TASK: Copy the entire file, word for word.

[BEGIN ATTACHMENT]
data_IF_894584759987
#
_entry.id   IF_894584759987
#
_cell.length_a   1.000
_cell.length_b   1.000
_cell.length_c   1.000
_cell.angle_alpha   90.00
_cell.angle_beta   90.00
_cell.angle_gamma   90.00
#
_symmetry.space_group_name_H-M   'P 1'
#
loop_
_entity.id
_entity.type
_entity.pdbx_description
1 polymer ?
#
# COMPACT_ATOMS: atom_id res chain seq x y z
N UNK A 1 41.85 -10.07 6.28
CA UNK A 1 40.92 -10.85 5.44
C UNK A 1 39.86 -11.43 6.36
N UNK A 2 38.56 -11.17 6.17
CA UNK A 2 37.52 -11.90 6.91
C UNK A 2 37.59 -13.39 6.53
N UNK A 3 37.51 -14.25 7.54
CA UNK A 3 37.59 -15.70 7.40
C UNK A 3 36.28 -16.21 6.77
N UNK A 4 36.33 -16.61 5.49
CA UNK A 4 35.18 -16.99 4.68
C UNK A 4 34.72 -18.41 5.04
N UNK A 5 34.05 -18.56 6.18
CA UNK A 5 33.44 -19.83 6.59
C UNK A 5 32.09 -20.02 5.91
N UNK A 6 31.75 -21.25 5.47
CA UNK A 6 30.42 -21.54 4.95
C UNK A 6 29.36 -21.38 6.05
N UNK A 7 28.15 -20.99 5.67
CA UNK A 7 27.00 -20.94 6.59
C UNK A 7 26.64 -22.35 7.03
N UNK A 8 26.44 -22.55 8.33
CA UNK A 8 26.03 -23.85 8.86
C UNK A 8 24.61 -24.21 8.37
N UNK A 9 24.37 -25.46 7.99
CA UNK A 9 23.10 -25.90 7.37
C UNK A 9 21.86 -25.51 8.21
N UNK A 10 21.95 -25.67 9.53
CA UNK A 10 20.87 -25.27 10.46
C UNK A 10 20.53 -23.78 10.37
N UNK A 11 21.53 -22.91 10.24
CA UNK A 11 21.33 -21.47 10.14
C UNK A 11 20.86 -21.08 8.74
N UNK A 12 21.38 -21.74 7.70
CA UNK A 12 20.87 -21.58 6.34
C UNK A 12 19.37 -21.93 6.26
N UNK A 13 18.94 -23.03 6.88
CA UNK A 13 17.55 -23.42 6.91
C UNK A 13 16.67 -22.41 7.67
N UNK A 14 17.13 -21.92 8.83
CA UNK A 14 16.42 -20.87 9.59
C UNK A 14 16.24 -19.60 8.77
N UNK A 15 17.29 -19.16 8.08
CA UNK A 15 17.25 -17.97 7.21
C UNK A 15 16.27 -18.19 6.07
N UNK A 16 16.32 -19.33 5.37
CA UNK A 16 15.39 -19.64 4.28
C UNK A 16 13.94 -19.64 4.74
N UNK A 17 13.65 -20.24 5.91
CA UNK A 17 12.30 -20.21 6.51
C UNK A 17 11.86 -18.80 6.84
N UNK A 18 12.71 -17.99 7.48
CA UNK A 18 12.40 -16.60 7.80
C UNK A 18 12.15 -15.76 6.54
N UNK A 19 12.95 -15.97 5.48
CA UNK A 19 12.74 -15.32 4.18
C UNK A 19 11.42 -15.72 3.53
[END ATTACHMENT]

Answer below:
data_IF_894584759987
#
_entry.id   IF_894584759987
#
_cell.length_a   1.000
_cell.length_b   1.000
_cell.length_c   1.000
_cell.angle_alpha   90.00
_cell.angle_beta   90.00
_cell.angle_gamma   90.00
#
_symmetry.space_group_name_H-M   'P 1'
#
loop_
_entity.id
_entity.type
_entity.pdbx_description
1 polymer ?
#
# COMPACT_ATOMS: atom_id res chain seq x y z
N UNK A 1 41.85 -10.07 6.28
CA UNK A 1 40.92 -10.85 5.44
C UNK A 1 39.86 -11.43 6.36
N UNK A 2 38.56 -11.17 6.17
CA UNK A 2 37.52 -11.90 6.91
C UNK A 2 37.59 -13.39 6.53
N UNK A 3 37.51 -14.25 7.54
CA UNK A 3 37.59 -15.70 7.40
C UNK A 3 36.28 -16.21 6.77
N UNK A 4 36.33 -16.61 5.49
CA UNK A 4 35.18 -16.99 4.68
C UNK A 4 34.72 -18.41 5.04
N UNK A 5 34.05 -18.56 6.18
CA UNK A 5 33.44 -19.83 6.59
C UNK A 5 32.09 -20.02 5.91
N UNK A 6 31.75 -21.25 5.47
CA UNK A 6 30.42 -21.54 4.95
C UNK A 6 29.36 -21.38 6.05
N UNK A 7 28.15 -20.99 5.67
CA UNK A 7 27.00 -20.94 6.59
C UNK A 7 26.64 -22.35 7.03
N UNK A 8 26.44 -22.55 8.33
CA UNK A 8 26.03 -23.85 8.86
C UNK A 8 24.61 -24.21 8.37
N UNK A 9 24.37 -25.46 7.99
CA UNK A 9 23.10 -25.90 7.37
C UNK A 9 21.86 -25.51 8.21
N UNK A 10 21.95 -25.67 9.53
CA UNK A 10 20.87 -25.27 10.46
C UNK A 10 20.53 -23.78 10.37
N UNK A 11 21.53 -22.91 10.24
CA UNK A 11 21.33 -21.47 10.14
C UNK A 11 20.86 -21.08 8.74
N UNK A 12 21.38 -21.74 7.70
CA UNK A 12 20.87 -21.58 6.34
C UNK A 12 19.37 -21.93 6.26
N UNK A 13 18.94 -23.03 6.88
CA UNK A 13 17.55 -23.42 6.91
C UNK A 13 16.67 -22.41 7.67
N UNK A 14 17.13 -21.92 8.83
CA UNK A 14 16.42 -20.87 9.59
C UNK A 14 16.24 -19.60 8.77
N UNK A 15 17.29 -19.16 8.08
CA UNK A 15 17.25 -17.97 7.21
C UNK A 15 16.27 -18.19 6.07
N UNK A 16 16.32 -19.33 5.37
CA UNK A 16 15.39 -19.64 4.28
C UNK A 16 13.94 -19.64 4.74
N UNK A 17 13.65 -20.24 5.91
CA UNK A 17 12.30 -20.21 6.51
C UNK A 17 11.86 -18.80 6.84
N UNK A 18 12.71 -17.99 7.48
CA UNK A 18 12.40 -16.60 7.80
C UNK A 18 12.15 -15.76 6.54
N UNK A 19 12.95 -15.97 5.48
CA UNK A 19 12.74 -15.32 4.18
C UNK A 19 11.42 -15.72 3.53